And now Part two!
This will outline the handle construction all the way to completion. There are a few new supplies to add to the list first:
- Acrylic Gloss Coat
- Fabric Paint
- Craft Acrylics
- A Push Pin
- Card Stock
Alright, first off, the interior bit of foamcore in the handle needs to be cut out. It’s cut to match the exterior back curve and the lower edge curve of the blade, so that it gives structure to the handle while allowing the blade to nestle inside it. I also cut two extra pieces of plain cardstock to give a little extra clearance for the blade, don’t want the resting track to be too tight, or it will wear off the paint on the blade.
Now the interior pieces are glued onto one side of the handle, before gluing the other side of the handle down, I went ahead and painted the whole interior black. It’d be nearly impossible to paint after assembly.
Now, time to get that rotating mechanism in there. It’s a very simple sort of arrangement. A push pin (the kind with a flat metal head) is embedded, head end, into the blade, with the pin protruding. Later, this pin will be anchored into the handle pivot point. First we cut a square out of the blade, careful to only cut the top layer of paper, this is then removed, and the foam inside is compressed slightly to allow for the pin. We also cut a square out of cardstock that will fit -very- snugly into the square in the blade, punch a hole through the center of this bit with the pushpin. Also, to allow for maximum adhesion later, I took some wire cutters and put little score marks all up and down the pin shaft to give the glue more to bond with.
The pin was then inserted into the cardstock cutout, and this was pushed into the cutout in the foamcore, making sure it’s -very- snug. Then, to smooth the top over, since it now has a big square cut into it, I cut out a piece of plain printer paper in the shape of the blade and secured it over the top of the foamcore with a thin layer of the permanent fabric glue. This glue doesn’t make the paper wrinkle o get too wet, so I find it’s good for paper to paper application. Now this side of the blade can be finished, I won’t post photos of this since it’s exactly the same as the other side.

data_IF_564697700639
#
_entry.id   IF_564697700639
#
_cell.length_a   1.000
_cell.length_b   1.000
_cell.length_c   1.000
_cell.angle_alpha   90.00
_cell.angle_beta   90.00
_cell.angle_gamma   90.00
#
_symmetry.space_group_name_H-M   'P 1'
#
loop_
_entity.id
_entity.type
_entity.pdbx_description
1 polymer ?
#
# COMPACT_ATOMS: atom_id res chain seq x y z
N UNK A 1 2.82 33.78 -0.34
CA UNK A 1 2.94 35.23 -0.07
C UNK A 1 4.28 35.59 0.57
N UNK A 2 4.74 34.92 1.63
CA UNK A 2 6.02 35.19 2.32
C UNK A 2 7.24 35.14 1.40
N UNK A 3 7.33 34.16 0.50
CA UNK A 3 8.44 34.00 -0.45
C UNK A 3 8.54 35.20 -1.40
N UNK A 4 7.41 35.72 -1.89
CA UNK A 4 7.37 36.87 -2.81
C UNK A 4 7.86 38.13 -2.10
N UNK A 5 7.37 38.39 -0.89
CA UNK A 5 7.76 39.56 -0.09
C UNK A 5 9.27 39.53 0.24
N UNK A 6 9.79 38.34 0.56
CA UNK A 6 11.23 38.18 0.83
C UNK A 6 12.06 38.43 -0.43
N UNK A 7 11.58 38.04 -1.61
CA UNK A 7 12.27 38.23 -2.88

Alright, back to the handle, Now I went ahead and assembled the whole knife. The blade was set into the pivot point, but not glued down yet, I then checked to make sure the opening and closing was smooth and that the knife folded down without any of the point still sticking out.
Now on to finishing that handle! The handle in the game shots is definitely rubber like, so I decided to use Eva foam (aka foamies, craft foam). It’s nice and comfy to hold, has a rubber-like feel and photographs like rubber. Also, this stuff can be heat formed very easily. I cut a square out large enough to cover the piece, then went to the kitchen. The foam was held over a stove burner until it started to soften, then stretched over the handle to pick up it’s curves. Repeat a few times to really get the shape. Now this is just to get the back curve, the finger grip is a bit too much to do without having four hands to work with.
Now the eva foam was glued to the handle, first along the back edge, then carefully stretched over the finger grips, gluing down only a ridge or two at a time to preserve the contours. Many Hot glue burns from holding those edges down. The the edges of the foam were trimmed.